Heart Disease, Atherosclerosis, Scobie discussed on The Rich Roll Podcast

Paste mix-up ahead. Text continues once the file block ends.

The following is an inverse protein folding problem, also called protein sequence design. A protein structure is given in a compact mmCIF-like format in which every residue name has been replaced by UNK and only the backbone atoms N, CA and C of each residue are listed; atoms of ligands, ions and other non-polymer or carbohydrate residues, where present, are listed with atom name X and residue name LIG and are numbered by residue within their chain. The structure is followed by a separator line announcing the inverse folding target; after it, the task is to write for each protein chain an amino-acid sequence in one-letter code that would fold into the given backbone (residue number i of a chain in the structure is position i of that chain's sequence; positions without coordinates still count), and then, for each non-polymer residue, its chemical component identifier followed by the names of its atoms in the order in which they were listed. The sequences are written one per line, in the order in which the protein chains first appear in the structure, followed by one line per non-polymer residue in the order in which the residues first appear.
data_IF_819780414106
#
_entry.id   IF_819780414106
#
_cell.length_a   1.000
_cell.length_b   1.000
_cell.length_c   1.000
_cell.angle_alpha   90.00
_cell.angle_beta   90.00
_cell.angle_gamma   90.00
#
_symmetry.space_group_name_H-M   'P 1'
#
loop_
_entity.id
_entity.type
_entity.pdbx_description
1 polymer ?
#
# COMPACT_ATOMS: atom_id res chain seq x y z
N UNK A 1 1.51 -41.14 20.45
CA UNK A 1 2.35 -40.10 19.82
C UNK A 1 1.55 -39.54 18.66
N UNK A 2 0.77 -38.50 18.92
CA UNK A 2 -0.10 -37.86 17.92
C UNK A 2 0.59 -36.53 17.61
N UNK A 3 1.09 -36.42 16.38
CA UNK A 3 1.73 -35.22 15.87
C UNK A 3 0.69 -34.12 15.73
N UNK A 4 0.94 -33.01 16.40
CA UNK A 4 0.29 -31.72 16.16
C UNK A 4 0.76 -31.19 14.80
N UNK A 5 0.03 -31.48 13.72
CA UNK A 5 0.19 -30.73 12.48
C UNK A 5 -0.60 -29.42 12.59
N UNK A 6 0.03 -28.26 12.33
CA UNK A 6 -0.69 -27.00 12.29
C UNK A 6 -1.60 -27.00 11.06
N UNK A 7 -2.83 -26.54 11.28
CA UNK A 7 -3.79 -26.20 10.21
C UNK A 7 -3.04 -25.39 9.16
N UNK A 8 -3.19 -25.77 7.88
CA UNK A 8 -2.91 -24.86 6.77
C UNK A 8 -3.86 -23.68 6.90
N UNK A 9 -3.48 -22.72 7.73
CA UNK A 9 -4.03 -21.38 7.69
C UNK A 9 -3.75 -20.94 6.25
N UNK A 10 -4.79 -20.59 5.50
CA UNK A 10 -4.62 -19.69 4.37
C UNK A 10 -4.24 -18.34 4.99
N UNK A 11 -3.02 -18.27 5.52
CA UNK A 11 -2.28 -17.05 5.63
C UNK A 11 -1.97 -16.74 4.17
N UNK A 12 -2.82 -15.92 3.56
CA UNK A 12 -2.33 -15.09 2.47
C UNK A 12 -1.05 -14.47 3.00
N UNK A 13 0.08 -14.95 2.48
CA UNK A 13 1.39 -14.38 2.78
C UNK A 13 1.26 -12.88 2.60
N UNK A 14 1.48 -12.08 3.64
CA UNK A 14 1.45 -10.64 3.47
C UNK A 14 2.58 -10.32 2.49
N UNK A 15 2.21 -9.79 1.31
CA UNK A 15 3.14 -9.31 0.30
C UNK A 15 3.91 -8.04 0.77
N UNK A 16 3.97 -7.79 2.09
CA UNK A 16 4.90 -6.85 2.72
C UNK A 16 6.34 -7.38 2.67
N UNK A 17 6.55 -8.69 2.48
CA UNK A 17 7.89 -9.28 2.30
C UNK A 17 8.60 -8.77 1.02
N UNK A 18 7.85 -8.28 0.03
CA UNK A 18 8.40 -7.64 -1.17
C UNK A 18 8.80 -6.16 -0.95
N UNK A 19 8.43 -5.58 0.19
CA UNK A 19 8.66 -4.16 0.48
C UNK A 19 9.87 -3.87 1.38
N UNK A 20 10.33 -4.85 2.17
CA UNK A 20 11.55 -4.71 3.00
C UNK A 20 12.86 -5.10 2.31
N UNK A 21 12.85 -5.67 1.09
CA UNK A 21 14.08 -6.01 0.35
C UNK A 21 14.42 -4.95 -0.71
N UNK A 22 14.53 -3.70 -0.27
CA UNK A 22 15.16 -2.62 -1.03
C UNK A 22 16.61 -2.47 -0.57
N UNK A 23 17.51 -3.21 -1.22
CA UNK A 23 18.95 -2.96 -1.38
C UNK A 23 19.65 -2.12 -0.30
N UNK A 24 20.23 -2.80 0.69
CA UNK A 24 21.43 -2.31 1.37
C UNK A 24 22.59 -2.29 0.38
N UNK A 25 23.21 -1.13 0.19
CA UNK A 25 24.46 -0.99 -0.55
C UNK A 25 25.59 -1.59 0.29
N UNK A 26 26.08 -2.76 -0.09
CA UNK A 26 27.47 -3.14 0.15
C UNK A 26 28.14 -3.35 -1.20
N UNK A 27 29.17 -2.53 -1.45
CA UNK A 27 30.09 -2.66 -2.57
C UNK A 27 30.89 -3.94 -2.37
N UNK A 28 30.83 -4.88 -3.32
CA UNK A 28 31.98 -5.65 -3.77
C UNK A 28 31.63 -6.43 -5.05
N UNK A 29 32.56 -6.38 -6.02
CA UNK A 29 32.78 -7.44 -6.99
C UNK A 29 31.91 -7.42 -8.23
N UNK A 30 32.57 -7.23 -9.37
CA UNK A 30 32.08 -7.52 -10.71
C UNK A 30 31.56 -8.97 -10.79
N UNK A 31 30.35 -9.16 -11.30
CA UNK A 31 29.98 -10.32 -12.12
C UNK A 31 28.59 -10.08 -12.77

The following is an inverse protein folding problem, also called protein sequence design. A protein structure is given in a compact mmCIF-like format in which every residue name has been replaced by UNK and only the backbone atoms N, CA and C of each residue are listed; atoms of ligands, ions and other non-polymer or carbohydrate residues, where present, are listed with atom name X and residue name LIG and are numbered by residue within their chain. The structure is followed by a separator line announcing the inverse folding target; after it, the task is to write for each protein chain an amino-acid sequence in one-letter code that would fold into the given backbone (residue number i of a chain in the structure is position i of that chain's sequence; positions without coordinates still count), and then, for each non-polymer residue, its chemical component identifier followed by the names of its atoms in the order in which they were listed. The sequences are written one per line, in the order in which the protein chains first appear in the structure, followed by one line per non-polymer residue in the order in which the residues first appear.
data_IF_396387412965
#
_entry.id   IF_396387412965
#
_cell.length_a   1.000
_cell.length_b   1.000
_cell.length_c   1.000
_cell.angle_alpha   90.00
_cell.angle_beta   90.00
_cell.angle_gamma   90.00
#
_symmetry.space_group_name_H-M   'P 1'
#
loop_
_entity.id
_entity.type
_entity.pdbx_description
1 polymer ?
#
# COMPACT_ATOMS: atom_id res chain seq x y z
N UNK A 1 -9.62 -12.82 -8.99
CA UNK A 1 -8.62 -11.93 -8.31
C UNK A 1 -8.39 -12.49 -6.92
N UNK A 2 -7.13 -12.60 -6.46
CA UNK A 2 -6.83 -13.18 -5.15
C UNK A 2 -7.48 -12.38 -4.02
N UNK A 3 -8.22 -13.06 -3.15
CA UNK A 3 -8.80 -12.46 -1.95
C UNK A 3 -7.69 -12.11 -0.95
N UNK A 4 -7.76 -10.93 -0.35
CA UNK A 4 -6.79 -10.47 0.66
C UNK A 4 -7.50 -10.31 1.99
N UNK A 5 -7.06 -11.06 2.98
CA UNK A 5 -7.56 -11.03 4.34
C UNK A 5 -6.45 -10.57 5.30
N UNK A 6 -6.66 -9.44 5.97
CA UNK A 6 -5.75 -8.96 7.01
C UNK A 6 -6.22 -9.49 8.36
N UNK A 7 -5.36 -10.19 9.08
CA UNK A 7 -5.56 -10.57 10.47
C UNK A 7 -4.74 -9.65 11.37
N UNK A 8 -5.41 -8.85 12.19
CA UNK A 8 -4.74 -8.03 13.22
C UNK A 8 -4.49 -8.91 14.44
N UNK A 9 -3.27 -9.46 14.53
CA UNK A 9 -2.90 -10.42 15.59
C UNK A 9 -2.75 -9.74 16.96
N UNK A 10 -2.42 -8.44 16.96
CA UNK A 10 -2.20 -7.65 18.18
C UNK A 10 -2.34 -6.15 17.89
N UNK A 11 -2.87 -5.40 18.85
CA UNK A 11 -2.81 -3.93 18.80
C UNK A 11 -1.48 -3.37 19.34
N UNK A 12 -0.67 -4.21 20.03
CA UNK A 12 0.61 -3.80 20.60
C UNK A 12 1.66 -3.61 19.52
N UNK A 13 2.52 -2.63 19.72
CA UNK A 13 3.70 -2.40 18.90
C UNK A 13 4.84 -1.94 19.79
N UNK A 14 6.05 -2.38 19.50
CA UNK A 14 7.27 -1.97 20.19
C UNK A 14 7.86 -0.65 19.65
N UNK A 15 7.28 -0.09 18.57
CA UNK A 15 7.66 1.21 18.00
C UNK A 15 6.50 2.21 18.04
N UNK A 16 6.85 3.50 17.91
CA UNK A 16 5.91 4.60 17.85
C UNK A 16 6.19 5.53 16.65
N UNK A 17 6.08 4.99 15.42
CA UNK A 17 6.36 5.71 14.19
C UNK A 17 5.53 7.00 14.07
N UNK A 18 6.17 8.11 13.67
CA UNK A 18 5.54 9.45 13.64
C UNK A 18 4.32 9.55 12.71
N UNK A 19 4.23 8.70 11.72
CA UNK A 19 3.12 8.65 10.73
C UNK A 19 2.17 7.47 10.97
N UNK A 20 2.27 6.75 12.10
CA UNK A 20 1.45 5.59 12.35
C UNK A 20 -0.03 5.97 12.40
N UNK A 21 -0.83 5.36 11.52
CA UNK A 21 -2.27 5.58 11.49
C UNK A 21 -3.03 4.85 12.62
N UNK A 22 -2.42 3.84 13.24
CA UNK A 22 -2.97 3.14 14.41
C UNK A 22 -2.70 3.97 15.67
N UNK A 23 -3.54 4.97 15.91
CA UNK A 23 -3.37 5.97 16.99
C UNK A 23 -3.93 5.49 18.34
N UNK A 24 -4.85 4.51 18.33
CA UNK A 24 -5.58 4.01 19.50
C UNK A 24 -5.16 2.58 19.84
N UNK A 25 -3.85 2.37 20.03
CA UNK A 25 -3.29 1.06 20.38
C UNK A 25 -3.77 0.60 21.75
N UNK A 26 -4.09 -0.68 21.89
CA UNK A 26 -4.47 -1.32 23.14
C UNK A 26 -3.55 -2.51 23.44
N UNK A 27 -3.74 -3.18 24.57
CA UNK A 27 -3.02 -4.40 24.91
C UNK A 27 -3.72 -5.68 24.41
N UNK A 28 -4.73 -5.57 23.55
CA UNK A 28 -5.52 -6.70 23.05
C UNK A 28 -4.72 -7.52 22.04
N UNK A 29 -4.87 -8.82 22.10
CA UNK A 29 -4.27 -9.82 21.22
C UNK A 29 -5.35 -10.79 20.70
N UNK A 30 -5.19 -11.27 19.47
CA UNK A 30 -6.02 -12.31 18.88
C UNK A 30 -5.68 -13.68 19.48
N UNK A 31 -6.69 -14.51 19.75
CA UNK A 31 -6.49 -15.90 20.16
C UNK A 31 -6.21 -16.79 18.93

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At that studies on this, I'm with you, I don't think there are studies on that. But I choose the raw non pasteurized kombucha. You can find a few of those. There are some here that are found in California. For that reason, I think if you're pasteurizing them and heating them, then you defeat the whole entire purpose of the whole thing. Yeah, those microbes are likely being killed. Now in saying that to add a layer of complexity to this, there is a lot of research now looking at dead microbes. And these are often called post biotics. And there are some studies showing benefit even through the consumption of dead probiotics. So that's interesting. I don't think we fully understand is pasteurized kombucha and perhaps the dead cultures that are in there is that exerting benefit within our gotten downstream. So I think my advice would be to either try and make your own or to look for one that is a raw non pasteurized kombucha. Yeah. Get your Scobie going at home. Yeah. Switching gears, I want to talk about saturated fat when you articulated your thesis at the beginning of the show, a big piece in that was the reduction of saturated fat. And when we talk about saturated fat, this is a hot button, hotly debated thing, particularly on social media, depending upon your particular dietary tribe of choice. The overwhelming evidence from my perspective of valid objective science is pretty clear that saturated fat, no bueno contributing to heart disease and other not so good health outcomes. So walk us through your sense of the science with respect to dietary saturated fat intake, the impact that it has and why we should be reducing it. How far back should we go? I don't know. We got as long as you want. There's a great study from 1908. It still holds up. Yeah, well, it's interesting because pre 1908, atherosclerosis. A lot of what we're talking about when we're talking about saturated fat is its effect on LDL cholesterol and then the effect that that has on the accumulation of fat in your artery, the development of plaque in science called atherosclerosis, which then puts you at higher risk of having a heart attack or a stroke. And prior to 1908, however, the prevailing sort of idea around cardiovascular disease was that it was just a process of aging. And it wasn't necessarily driven through a dietary exposure. And there was this early research goes back to Russia. These Russian scientists were in the lab, the first ones really doing work in this space. And there was a researcher last name ignaz key. And he fed mate and dairy products to a rabbit and was able to see that that rabbit developed fatty shrieks in its arteries. And that was really the very first study that was like hang on. Maybe the development of fatty streaks, atherosclerosis that we're seeing in humans is not just aging. However, from that study, the hypothesis was that it was animal protein. And about four or 5 years later, 1913, Nikolai and nichol quite a famous name in the science world for cardiovascular disease, another Russian. He was looking at the fatty streaks in arteries and could see that there was a lot of cholesterol in there. And so he had a hypothesis that maybe in that 1908 study, maybe it was cholesterol that was in those foods and it wasn't protein that was causing this arterial plot to form. So he ran a study again with a rabbit. And he used a one group with fair to sunflower seed oil and one with fed sunflower seed oil with cholesterol in it. And he was able to see that quite clearly the rabbits that were fed the sunflower oil with cholesterol dissolved into it, developed the fatty streaks and the sort of pathogenesis that goes on to become the pathology that goes on to become atherosclerosis. Now, that research then was really groundbreaking, but what happened was immediately off to that, some other researches and he decided to look at replicating that study in rats and in dogs. So again, fading dietary cholesterol to these animals and looking to see if there was any build up of this fat in the arteries. And what they found was there wasn't. And so they thought this was a bit of an anomaly. Maybe it's just something that happens in a rabbit, which is a herbivore and there was no further science done for quite some time. Now, the key thing that was overlooked there was that in the rabbit model, the rabbit was fed something, it increased the LDL cholesterol in that rabbit, which then had led to the build up of the fatty shriek. The rat and the dog models. The reason there was no fatty fatty buildup in the artery was because they metabolize cholesterol differently. And so the consumption of dietary cholesterol didn't increase their cholesterol levels in their blood. And so having sort of overlooked that and also the fact that all of this was published in Russian, it was kind of parked by by the Russians there and wasn't seen by the rest of the world. And then 20 or 30 years later is when some American researchers kinsale and keys, they were they were looking at metabolic ward studies where they're bringing people in and they wanted to see if they could identify what components of the diet would increase cholesterol levels in the blood. Because the idea at that point in time was that high cholesterol serum cholesterol was driving heart disease. And you got to remember cardiovascular disease peaked in the 1950s. This was, you know, there was essentially a national inquiry following the president of America, president Roosevelt. He died of heart disease in 1944. And so these guys were running these metabolic world studies. And they were able to very clearly show. In humans, when you fade someone saturated fat, you increase the levels of LDL cholesterol in their blood. On the other hand, when you feed someone polyunsaturated fats, you will drive down their cholesterol. In fact, in that calculation, what they were able to deduce was that saturated fat will increase, it will increase cholesterol. At a rate of around twice as much as polyunsaturated fat will lower it. There were also able to tease out that dietary cholesterol in humans. While it doesn't have as significant effect as saturated fat, it still does affect cholesterol levels. And they came up with a calculation that still stands to this day. It still stands to this day. The more saturated fats in the diet and the less polyunsaturated fats, the higher someone's LDL cholesterol levels are. And thus incidents of atherosclerosis. Yes, so what we know is that the higher your LDL cholesterol and the longer you're exposed to that over a lifetime, the higher your risk is to develop atherosclerosis. And there's an interesting study out of Spain called the Pisa study. And this study essentially took 4000 healthy adults..